International Monetary Fund. External Relations Dept.
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Fiji’s economy has contracted by 3 percent in 2009, and marginal growth is estimated for 2010. Foreign exchange reserves have improved steadily following the April 2009 devaluation and stood at over 4 months of imports (US$710 million) at end 2010. Fiji’s economic growth was low in the past few years and the structure of the economy remained broadly unchanged. The weak business climate results in sluggish private investment and is the major impediment to economic growth in Fiji. Fiji’s economy––especially tourism and finance––is linked closely to its regional neighbors.
This paper reviews economic developments in Fiji during 1990–95. The reorientation of policies, although incomplete, led to stronger growth of nontraditional exports and non-sugar manufacturing, and to a pickup in GDP growth to an average of 4.1 percent between 1988 and 1993. Fiscal deficits declined in the early 1990s, although often larger than budgeted, and the external current account progressively turned into a surplus position. Despite the actions undertaken, however, private investment did not recover from its slump in the late 1980s impeding the economy from fully exploiting its growth potential.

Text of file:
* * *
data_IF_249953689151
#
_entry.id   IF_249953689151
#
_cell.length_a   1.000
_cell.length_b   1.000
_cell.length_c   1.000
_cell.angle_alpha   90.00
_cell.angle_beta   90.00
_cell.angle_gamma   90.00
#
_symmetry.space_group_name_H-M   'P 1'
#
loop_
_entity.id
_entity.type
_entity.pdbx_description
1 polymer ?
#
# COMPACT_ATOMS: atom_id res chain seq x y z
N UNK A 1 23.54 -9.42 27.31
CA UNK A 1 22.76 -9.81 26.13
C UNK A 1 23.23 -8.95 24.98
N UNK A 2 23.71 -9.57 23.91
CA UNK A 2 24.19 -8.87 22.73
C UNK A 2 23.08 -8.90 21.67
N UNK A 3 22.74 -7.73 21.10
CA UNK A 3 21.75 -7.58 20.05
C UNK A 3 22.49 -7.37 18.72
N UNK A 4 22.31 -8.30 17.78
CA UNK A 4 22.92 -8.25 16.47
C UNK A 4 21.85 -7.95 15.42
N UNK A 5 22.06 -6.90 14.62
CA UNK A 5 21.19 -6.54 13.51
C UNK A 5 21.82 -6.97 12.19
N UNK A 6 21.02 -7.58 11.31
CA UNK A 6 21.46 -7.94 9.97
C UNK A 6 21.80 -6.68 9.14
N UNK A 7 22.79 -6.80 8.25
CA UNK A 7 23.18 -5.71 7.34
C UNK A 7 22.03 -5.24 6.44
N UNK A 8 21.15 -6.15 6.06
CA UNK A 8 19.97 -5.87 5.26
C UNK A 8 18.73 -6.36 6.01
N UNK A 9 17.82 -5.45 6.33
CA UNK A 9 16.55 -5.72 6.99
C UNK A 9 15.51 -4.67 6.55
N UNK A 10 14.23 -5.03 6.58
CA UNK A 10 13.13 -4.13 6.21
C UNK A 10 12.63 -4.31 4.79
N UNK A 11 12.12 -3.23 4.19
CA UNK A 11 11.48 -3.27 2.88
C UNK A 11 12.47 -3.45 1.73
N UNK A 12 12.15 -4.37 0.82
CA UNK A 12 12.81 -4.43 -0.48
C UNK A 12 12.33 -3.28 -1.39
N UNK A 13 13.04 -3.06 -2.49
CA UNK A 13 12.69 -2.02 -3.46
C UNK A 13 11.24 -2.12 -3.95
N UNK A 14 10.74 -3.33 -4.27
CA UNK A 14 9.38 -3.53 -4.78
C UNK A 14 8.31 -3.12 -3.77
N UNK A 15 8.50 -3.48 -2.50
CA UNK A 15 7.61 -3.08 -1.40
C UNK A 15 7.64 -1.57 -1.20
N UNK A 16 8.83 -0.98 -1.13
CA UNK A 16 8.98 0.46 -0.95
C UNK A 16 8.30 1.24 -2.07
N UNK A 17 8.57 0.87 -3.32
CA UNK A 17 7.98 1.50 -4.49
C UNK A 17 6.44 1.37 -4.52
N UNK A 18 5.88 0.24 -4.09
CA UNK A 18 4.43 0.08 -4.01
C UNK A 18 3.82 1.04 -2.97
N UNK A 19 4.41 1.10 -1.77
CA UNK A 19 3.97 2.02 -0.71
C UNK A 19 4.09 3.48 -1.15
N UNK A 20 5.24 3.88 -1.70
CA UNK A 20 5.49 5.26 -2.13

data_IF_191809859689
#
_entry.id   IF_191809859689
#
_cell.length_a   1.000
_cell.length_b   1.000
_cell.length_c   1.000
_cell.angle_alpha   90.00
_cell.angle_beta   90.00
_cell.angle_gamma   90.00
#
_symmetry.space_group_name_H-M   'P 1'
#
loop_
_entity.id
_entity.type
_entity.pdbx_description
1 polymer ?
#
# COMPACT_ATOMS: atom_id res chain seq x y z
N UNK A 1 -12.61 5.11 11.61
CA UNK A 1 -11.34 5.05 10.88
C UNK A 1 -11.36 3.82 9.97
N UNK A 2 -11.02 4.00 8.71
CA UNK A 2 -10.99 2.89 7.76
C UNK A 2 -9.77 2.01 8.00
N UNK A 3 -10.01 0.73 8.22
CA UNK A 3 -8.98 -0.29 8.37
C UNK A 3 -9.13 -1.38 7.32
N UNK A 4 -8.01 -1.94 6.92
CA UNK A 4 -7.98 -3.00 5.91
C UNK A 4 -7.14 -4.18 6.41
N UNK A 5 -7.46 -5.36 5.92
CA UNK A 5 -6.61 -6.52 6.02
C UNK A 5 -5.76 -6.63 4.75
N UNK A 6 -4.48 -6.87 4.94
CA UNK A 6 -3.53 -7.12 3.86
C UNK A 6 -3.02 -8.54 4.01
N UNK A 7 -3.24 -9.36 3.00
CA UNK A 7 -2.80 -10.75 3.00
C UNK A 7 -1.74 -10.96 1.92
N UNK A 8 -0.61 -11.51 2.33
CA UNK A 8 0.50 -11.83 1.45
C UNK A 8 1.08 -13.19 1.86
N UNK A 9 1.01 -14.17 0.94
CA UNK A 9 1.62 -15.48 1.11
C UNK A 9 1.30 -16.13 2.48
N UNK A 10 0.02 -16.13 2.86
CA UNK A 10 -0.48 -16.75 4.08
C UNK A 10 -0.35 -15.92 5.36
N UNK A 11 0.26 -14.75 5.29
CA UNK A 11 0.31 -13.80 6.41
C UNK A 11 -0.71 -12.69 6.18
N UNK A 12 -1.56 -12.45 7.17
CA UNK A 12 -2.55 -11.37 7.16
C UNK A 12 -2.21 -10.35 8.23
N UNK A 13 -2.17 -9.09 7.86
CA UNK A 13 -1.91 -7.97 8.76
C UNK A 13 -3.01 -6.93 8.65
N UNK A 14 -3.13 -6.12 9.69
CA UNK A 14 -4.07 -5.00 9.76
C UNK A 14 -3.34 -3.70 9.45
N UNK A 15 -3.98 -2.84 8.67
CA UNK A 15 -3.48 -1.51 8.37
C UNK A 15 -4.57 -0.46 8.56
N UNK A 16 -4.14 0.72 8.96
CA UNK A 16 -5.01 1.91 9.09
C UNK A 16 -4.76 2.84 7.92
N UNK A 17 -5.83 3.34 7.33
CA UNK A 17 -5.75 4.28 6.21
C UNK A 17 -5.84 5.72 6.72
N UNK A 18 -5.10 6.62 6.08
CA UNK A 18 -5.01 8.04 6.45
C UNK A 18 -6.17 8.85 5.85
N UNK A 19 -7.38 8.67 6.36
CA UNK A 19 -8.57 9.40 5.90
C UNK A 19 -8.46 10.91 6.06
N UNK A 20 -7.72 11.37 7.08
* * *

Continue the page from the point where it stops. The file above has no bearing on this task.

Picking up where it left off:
This Selected Issues paper and Statistical Appendix examines the relationship between investment and long-term growth in Fiji. It reviews Fijian data, and indicates that the slowdown in the growth rate since independence has been associated with a decline in investment, particularly by the private sector. The paper reviews empirical research on the link between investment and growth, and presents additional evidence for the linkage in the context of Small Island Economies (SIEs) in which tourism plays a major role.
This report provides an assessment of fiscal transparency practices in Fiji against the requirements of the IMF Code of Good Practices on Fiscal Transparency. The assessment has two parts. The first part is a description of practice, prepared by the IMF staff on the basis of discussions with the authorities and their responses to the fiscal transparency questionnaire, and drawing on other available information. The second part is an IMF staff commentary on fiscal transparency in Fiji.